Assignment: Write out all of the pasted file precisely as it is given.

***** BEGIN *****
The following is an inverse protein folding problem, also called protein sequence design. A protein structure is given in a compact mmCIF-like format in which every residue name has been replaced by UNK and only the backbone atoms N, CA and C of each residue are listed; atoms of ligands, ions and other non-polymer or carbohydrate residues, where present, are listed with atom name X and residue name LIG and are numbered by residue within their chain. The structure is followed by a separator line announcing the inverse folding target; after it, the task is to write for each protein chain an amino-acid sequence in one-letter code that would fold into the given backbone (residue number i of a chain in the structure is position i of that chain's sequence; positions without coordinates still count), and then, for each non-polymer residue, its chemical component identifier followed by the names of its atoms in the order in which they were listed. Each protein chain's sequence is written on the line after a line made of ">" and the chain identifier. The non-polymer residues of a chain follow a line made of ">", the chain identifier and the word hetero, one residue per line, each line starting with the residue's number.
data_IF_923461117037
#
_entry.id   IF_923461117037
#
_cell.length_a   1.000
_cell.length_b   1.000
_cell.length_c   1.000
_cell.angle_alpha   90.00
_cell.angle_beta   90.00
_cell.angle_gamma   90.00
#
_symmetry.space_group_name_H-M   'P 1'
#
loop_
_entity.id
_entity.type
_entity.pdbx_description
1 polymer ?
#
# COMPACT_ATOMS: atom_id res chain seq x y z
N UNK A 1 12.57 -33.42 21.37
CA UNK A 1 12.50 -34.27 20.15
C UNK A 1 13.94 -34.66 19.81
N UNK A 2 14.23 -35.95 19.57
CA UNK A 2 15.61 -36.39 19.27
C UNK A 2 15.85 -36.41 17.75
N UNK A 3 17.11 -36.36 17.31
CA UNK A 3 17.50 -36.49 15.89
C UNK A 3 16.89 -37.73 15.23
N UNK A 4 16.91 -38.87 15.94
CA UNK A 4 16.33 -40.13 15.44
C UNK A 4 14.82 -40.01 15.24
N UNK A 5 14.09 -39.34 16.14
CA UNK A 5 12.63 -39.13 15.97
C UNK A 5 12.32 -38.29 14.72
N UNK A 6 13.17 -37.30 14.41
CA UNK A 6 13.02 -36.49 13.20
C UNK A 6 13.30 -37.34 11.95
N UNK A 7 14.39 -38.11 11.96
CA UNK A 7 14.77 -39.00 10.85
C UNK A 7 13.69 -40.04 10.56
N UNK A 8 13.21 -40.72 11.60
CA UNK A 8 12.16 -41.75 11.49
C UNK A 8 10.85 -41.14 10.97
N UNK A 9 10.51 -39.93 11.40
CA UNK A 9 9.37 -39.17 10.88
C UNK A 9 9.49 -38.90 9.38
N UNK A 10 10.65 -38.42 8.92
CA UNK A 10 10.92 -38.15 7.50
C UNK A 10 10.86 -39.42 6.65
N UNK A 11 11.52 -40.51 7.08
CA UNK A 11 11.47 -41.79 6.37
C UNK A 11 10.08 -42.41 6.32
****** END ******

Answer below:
The following is an inverse protein folding problem, also called protein sequence design. A protein structure is given in a compact mmCIF-like format in which every residue name has been replaced by UNK and only the backbone atoms N, CA and C of each residue are listed; atoms of ligands, ions and other non-polymer or carbohydrate residues, where present, are listed with atom name X and residue name LIG and are numbered by residue within their chain. The structure is followed by a separator line announcing the inverse folding target; after it, the task is to write for each protein chain an amino-acid sequence in one-letter code that would fold into the given backbone (residue number i of a chain in the structure is position i of that chain's sequence; positions without coordinates still count), and then, for each non-polymer residue, its chemical component identifier followed by the names of its atoms in the order in which they were listed. Each protein chain's sequence is written on the line after a line made of ">" and the chain identifier. The non-polymer residues of a chain follow a line made of ">", the chain identifier and the word hetero, one residue per line, each line starting with the residue's number.
data_IF_923461117037
#
_entry.id   IF_923461117037
#
_cell.length_a   1.000
_cell.length_b   1.000
_cell.length_c   1.000
_cell.angle_alpha   90.00
_cell.angle_beta   90.00
_cell.angle_gamma   90.00
#
_symmetry.space_group_name_H-M   'P 1'
#
loop_
_entity.id
_entity.type
_entity.pdbx_description
1 polymer ?
#
# COMPACT_ATOMS: atom_id res chain seq x y z
N UNK A 1 12.57 -33.42 21.37
CA UNK A 1 12.50 -34.27 20.15
C UNK A 1 13.94 -34.66 19.81
N UNK A 2 14.23 -35.95 19.57
CA UNK A 2 15.61 -36.39 19.27
C UNK A 2 15.85 -36.41 17.75
N UNK A 3 17.11 -36.36 17.31
CA UNK A 3 17.50 -36.49 15.89
C UNK A 3 16.89 -37.73 15.23
N UNK A 4 16.91 -38.87 15.94
CA UNK A 4 16.33 -40.13 15.44
C UNK A 4 14.82 -40.01 15.24
N UNK A 5 14.09 -39.34 16.14
CA UNK A 5 12.63 -39.13 15.97
C UNK A 5 12.32 -38.29 14.72
N UNK A 6 13.17 -37.30 14.41
CA UNK A 6 13.02 -36.49 13.20
C UNK A 6 13.30 -37.34 11.95
N UNK A 7 14.39 -38.11 11.96
CA UNK A 7 14.77 -39.00 10.85
C UNK A 7 13.69 -40.04 10.56
N UNK A 8 13.21 -40.72 11.60
CA UNK A 8 12.16 -41.75 11.49
C UNK A 8 10.85 -41.14 10.97
N UNK A 9 10.51 -39.93 11.40
CA UNK A 9 9.37 -39.17 10.88
C UNK A 9 9.49 -38.90 9.38
N UNK A 10 10.65 -38.42 8.92
CA UNK A 10 10.92 -38.15 7.50
C UNK A 10 10.86 -39.42 6.65
N UNK A 11 11.52 -40.51 7.08
CA UNK A 11 11.47 -41.79 6.37
C UNK A 11 10.08 -42.41 6.32